It is important, however, that the community of pediatricians clarifyfor itself and for the public what distinguishes us from others who providemedical care for infants, children, adolescents, and young adults. Nursepractitioners probably should do the same for themselves. The goal is notto downplay the importance or the expertise of PNPs or other providers,but to be certain that pediatricians are who we think we are--that the trainingwe receive really does prepare each of us to provide care for young peoplefrom birth to 21 years and for the entire range of medical problems of peoplein this age group.
We would also like to be able to demonstrate that the services we providehave benefits. I agree with Ms. Clark that doing this requires "adequatescientific proof." I do believe that at times it is appropriate toplace the medical care of pediatric patients in the hands of a pediatricianrather than a nurse practitioner. What we're lacking is data that demonstratewhat those circumstances are, and why.
Julia A. McMillan, MD
Thank you for "Strep throat: Weighing the diagnostic options"(November), which was informative. It did raise several questions, however.
H. Tsai, MD
The authors reply: We agree that tender anterior cervical adenopathyshould be included as a sign of infection caused by group A b-hemolyticstreptococcus. The presence of both signs and symptoms of "strep throat"enables the practitioner to identify more readily the child infected withGABHS. The signs are not specific for streptococcal pharyngitis, however.Tender anterior cervical nodes may be observed with other causes of pharyngitisas well. Consequently, a throat culture always should be performed.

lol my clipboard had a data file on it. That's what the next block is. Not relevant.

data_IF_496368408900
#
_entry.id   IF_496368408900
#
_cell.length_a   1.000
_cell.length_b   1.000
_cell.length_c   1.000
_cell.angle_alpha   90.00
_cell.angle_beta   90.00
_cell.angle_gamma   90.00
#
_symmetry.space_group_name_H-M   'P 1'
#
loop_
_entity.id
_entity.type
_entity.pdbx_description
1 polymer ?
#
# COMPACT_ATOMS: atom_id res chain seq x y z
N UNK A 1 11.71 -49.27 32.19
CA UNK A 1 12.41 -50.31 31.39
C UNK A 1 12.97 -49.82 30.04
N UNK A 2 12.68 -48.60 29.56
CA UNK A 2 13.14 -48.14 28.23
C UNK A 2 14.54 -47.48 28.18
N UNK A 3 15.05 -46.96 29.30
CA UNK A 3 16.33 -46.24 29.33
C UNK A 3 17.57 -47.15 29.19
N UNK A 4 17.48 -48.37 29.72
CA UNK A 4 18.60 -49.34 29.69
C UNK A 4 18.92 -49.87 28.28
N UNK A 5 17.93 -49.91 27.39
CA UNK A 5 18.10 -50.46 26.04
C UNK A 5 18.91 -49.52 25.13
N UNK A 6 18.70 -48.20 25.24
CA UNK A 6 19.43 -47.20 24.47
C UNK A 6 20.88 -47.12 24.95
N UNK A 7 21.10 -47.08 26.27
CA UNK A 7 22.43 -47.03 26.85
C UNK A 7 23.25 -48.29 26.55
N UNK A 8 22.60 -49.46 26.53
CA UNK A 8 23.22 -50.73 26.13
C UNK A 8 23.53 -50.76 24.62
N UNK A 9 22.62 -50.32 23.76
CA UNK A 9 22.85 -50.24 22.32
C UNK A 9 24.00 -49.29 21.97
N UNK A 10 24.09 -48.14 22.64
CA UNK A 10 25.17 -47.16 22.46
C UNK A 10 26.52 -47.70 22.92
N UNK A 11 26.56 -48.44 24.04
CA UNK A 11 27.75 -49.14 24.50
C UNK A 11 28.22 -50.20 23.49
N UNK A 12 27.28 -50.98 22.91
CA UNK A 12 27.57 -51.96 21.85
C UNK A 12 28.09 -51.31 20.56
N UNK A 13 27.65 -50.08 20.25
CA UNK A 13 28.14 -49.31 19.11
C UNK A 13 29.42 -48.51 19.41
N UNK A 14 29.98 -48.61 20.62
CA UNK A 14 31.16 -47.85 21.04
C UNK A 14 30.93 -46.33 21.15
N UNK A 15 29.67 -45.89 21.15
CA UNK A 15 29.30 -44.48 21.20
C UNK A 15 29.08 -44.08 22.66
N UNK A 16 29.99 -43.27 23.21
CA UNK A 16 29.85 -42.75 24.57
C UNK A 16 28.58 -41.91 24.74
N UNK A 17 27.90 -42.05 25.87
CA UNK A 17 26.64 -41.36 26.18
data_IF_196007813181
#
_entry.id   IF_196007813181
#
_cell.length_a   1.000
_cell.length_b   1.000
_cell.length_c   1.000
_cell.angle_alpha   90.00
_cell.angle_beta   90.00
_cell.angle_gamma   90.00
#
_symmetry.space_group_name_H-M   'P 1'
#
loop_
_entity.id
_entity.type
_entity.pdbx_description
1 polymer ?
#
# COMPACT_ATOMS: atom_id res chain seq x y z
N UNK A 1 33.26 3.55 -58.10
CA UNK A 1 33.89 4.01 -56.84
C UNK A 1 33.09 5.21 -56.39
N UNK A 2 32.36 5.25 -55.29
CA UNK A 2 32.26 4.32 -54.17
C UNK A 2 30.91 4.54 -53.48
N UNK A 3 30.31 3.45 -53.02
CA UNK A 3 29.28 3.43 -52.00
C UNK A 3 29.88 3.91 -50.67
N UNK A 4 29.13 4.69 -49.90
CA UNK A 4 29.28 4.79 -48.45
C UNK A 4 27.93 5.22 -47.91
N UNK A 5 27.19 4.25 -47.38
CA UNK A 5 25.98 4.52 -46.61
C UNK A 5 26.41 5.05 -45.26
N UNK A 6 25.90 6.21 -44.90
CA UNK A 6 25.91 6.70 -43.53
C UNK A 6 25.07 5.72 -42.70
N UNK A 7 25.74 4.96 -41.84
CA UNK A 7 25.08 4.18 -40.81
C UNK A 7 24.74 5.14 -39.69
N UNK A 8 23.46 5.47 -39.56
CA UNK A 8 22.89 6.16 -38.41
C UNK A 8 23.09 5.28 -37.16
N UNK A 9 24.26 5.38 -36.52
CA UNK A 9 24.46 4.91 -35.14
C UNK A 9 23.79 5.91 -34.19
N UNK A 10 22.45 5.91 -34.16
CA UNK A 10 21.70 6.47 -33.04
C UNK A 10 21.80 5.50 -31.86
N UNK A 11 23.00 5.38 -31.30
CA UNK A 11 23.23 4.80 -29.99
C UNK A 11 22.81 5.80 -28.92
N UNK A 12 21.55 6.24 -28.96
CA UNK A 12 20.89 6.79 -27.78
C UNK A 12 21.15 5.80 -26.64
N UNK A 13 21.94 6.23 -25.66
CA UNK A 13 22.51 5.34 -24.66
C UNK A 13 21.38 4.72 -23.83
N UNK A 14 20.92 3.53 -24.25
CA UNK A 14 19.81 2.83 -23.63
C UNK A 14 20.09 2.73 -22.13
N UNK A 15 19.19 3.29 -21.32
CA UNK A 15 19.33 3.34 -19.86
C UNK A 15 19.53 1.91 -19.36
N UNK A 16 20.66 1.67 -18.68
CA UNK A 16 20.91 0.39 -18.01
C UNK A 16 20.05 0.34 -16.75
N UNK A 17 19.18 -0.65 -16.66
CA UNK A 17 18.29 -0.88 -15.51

With regard to the child with pharyngitis but no clinical signs of disease,we agree that a throat culture is in order. We would initiate appropriateantimicrobial therapy if the throat culture was positive for GABHS. Thechild may indeed be a carrier, however, and a second culture performed whentreatment is concluded and symptoms have resolved would help distinguishthe carrier state from true infection. If the second culture is also positivefor the same serotype of GABHS, the child is a carrier. It may be appropriateto try to eradicate the carrier state with clindamycin.
Raymond Pitetti, MD
Ellen Wald, MD
I've been seeing a TV advertisement for Pampers designed to fit a 4-to 5-year-old. A well-known developmental pediatrician appears on the screento tell millions of people that parents should support a child's wish touse diapers until he or she is "ready" to be toilet trained.
This brings to mind a scenario: A 4- or 5-year-old wearing his new Pampersand holding a bottle is playing on the keyboard of the family's PC or competentlyoperating the remote control of the TV. Is this what we want for futuregenerations--to teach complex technological tasks at 15 to 24 months ofage but leave toilet training until the child is "ready"? If parentsput a diaper on a 4-year-old, they are providing a strong stimulus to gopotty in the diaper. It is unimaginable how a child even will consider notgoing in the diaper unless the diaper is taken off.
The key here is that kids learn by watching what their caretakers do.And while they see parents using remotes and computers, they do not seethem on the potty. I suggest ritualistically taking the child into the bathroomwhen the parent uses the toilet, taking off the child's diaper, and lettinghim watch what happens. It won't take long for the child to be toilet trained.This is the process used in the Third World where there are no diapers andthe average child is potty trained--just by watching--by the time he iswalking.
Amar Dave, MD
The picture credit for Figure 11 in "Skin lesions that mimic abuse"(January) should have contained the following additional citation: ScalesJW, Fleischer AB, Jr, Krowchuk DP: Bullous impetigo.Archives of Pediatricand Adolescent Medicine 1997;151:1168.